Although just paying the rent is enough of a challenge for most low-income households – as Anglicare’s latest Rental Affordability Snapshot demonstrates – their housing affordability challenge is further impacted by the cost of energy and transport. For them, it obviously forms a much higher proportion of their take-home pay and therefore puts housing affordability even further out of reach. An increased supply of social and affordable housing is an essential part of the solution, as too are more energy efficiency and public transport solutions.
If you are on a low income and looking for somewhere to live, your search will no doubt be tough.
Each April, Anglicare’s Rental Affordability Snapshot shows just how challenging it is for families on low incomes to find an affordable home. This year, the survey found that no rentals in any major city or regional centre are affordable for a single person on Newstart or Youth Allowance.
But while we now have a good grasp of the extent of the housing affordability problem, we know much less about the ways in which the lack of housing choice intersects with the cost of other essentials, such as energy and transport, for people on low incomes.
Based on the available data however, we can make some well-informed hypotheses. If the definition of housing affordability was expanded to consider energy and transport costs, it’d be a pretty safe bet that many ‘affordable’ rentals would no longer be classified as such.
We know that people on low incomes generally spend a much bigger chunk of their take-home pay – roughly 4.3% – on energy bills than higher income earners (even though higher income earners consume more energy). But this is an average. Within the bottom income quintile some households spend upwards of 10% of their incomes on energy. These are households about which we should be deeply concerned, yet policy-makers scarcely even register their existence.
Surveys conducted by bodies such as the Australian Bureau of Statistics and the Independent Pricing and Regulatory Tribunal (IPART) confirm that people on low incomes are less likely to have insulation, and more likely to have older appliances. This means it costs low-income households more to meet basic needs such as heating and cooling: they are effectively penalised for being poor.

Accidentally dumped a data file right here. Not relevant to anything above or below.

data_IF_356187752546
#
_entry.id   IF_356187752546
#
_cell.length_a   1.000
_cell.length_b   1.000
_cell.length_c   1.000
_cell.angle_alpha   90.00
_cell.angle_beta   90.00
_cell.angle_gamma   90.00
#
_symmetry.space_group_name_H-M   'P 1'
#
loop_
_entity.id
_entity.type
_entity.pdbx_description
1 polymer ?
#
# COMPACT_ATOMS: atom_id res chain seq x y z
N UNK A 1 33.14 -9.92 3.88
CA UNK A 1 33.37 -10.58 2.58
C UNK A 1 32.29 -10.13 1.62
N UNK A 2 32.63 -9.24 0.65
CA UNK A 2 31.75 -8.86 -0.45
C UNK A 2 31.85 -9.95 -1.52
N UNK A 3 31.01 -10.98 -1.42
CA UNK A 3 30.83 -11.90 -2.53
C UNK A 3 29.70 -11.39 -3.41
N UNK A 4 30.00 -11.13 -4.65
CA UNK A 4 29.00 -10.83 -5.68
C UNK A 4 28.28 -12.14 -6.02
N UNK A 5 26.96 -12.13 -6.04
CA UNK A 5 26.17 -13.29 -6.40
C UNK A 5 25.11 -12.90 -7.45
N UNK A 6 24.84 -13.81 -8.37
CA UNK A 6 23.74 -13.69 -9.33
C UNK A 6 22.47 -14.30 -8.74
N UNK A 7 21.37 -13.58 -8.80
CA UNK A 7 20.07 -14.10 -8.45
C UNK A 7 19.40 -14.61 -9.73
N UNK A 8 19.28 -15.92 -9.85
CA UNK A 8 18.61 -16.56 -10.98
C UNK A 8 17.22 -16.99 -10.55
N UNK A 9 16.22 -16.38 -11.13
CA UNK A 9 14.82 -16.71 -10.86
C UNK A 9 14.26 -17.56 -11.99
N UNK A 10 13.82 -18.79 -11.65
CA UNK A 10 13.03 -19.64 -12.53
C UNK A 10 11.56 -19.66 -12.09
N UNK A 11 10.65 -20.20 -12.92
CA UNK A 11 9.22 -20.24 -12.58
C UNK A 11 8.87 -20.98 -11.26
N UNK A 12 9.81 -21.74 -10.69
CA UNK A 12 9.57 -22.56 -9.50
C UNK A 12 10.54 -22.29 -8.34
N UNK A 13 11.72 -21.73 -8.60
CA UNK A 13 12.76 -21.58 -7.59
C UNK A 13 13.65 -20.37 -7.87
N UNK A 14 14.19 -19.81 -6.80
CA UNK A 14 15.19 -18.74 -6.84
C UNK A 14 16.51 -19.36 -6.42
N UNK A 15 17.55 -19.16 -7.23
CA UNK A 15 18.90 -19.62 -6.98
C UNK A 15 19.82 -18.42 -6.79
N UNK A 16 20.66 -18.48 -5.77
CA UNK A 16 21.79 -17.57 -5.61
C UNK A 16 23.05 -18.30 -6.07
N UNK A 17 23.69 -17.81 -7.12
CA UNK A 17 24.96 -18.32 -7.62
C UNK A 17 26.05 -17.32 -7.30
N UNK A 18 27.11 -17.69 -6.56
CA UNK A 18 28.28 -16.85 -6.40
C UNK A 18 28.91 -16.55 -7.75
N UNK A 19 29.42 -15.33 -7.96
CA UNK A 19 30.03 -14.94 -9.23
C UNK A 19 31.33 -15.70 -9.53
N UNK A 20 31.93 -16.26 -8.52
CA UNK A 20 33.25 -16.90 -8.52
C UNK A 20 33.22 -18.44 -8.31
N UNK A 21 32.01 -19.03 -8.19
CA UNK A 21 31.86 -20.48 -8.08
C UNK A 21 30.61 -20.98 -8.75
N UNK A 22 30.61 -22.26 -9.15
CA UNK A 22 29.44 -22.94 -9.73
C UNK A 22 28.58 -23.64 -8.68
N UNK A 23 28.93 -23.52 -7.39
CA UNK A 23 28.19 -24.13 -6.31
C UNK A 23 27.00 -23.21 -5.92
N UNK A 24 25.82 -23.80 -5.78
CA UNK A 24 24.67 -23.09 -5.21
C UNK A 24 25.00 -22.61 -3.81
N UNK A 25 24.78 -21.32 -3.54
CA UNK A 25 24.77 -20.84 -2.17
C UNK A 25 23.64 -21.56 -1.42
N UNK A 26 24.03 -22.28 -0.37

There are things we know would improve the outlook for these households. Phasing in minimum energy efficiency standards for rental properties, for example, would increase the take-up of efficiency incentives by owners of low-income rental properties, and in the longer-term would force improvements to the poorest quality dwellings. And moving towards a system of energy concessions calculated as a percentage of the bill would mean financial support more closely matched to the level of need.
But we also need to boost the availability of houses that can provide people with good homes.
For people to go to school or work or to the doctor, for people to build strong relationships with family, friends and community, they need accessible and affordable transport. But there is likely to be an inverse relationship between the cost of rent and the cost of meeting basic transport needs. Well-located houses are more expensive and for people that can’t afford them, covering the cost of petrol or of public transport can take a high financial (and emotional) toll.
In the United States, recognition of the need to factor transport costs into measures of housing affordability has led to the development of a Location Affordability Index. This gives both individuals and policy-makers a more holistic understanding of the cost of living in a particular location.
While better understanding the problem can help us develop better solutions, we already hold some key pieces of the puzzle. Social and affordable housing is an integral part of our housing ecosystem with its capacity to provide more than just shelter. Public and community housing providers can lead the way when it comes to providing people with truly appropriate housing, where the living costs are affordable, not just the rent.
As part of our own commitment to the right to home, St Vincent de Paul Housing has pledged to achieve a minimum 7-star efficiency rating for the 500 dwellings we are constructing under the NSW Government’s Social and Affordable Housing Fund (SAHF).
But 500 dwellings will meet only a tiny proportion of the level of need in our community.
Homelessness levels are on the rise, and tens of thousands of people can expect to live in over-crowded conditions, in inappropriate housing, or in housing stress for years or even decades, before being offered a home. Decades of under-investment have led to a situation in which social housing is seen as a last resort. Yet it could be much more than that.
Social housing can meet people where they are at, and it can support a much more holistic response to the human need for a place to call home. In doing so, it has the potential to help people build or rebuild their lives. Yet we need much greater investment – from both State and Federal Government – if we are to properly realise this potential.
Jack de Groot is the CEO of St Vincent de Paul Society NSW